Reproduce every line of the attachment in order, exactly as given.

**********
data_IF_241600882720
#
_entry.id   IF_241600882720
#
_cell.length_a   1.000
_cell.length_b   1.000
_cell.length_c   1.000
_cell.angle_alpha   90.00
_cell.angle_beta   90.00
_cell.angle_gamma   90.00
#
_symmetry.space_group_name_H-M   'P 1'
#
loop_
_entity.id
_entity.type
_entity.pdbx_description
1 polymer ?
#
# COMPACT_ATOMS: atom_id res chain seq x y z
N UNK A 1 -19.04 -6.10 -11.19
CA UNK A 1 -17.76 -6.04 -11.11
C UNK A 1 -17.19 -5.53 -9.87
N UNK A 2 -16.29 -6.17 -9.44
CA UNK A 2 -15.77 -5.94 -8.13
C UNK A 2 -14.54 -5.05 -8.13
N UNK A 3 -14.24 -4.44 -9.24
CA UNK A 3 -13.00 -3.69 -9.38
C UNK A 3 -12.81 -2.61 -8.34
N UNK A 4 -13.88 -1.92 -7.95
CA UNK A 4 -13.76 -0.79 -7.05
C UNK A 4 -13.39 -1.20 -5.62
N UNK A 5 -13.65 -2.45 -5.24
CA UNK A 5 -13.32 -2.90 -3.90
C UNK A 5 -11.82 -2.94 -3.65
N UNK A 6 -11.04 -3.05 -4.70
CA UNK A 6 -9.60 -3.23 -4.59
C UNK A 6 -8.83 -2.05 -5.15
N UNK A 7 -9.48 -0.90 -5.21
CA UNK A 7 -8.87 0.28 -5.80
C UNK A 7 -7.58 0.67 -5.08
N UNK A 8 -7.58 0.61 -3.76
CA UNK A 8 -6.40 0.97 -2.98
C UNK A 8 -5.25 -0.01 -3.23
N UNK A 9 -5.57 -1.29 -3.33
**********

data_IF_241600882720
#
_entry.id   IF_241600882720
#
_cell.length_a   1.000
_cell.length_b   1.000
_cell.length_c   1.000
_cell.angle_alpha   90.00
_cell.angle_beta   90.00
_cell.angle_gamma   90.00
#
_symmetry.space_group_name_H-M   'P 1'
#
loop_
_entity.id
_entity.type
_entity.pdbx_description
1 polymer ?
#
# COMPACT_ATOMS: atom_id res chain seq x y z
N UNK A 1 -19.04 -6.10 -11.19
CA UNK A 1 -17.76 -6.04 -11.11
C UNK A 1 -17.19 -5.53 -9.87
N UNK A 2 -16.29 -6.17 -9.44
CA UNK A 2 -15.77 -5.94 -8.13
C UNK A 2 -14.54 -5.05 -8.13
N UNK A 3 -14.24 -4.44 -9.24
CA UNK A 3 -13.00 -3.69 -9.38
C UNK A 3 -12.81 -2.61 -8.34
N UNK A 4 -13.88 -1.92 -7.95
CA UNK A 4 -13.76 -0.79 -7.05
C UNK A 4 -13.39 -1.20 -5.62
N UNK A 5 -13.65 -2.45 -5.24
CA UNK A 5 -13.32 -2.90 -3.90
C UNK A 5 -11.82 -2.94 -3.65
N UNK A 6 -11.04 -3.05 -4.70
CA UNK A 6 -9.60 -3.23 -4.59
C UNK A 6 -8.83 -2.05 -5.15
N UNK A 7 -9.48 -0.90 -5.21
CA UNK A 7 -8.87 0.28 -5.80
C UNK A 7 -7.58 0.67 -5.08
N UNK A 8 -7.58 0.61 -3.76
CA UNK A 8 -6.40 0.97 -2.98
C UNK A 8 -5.25 -0.01 -3.23
N UNK A 9 -5.57 -1.29 -3.33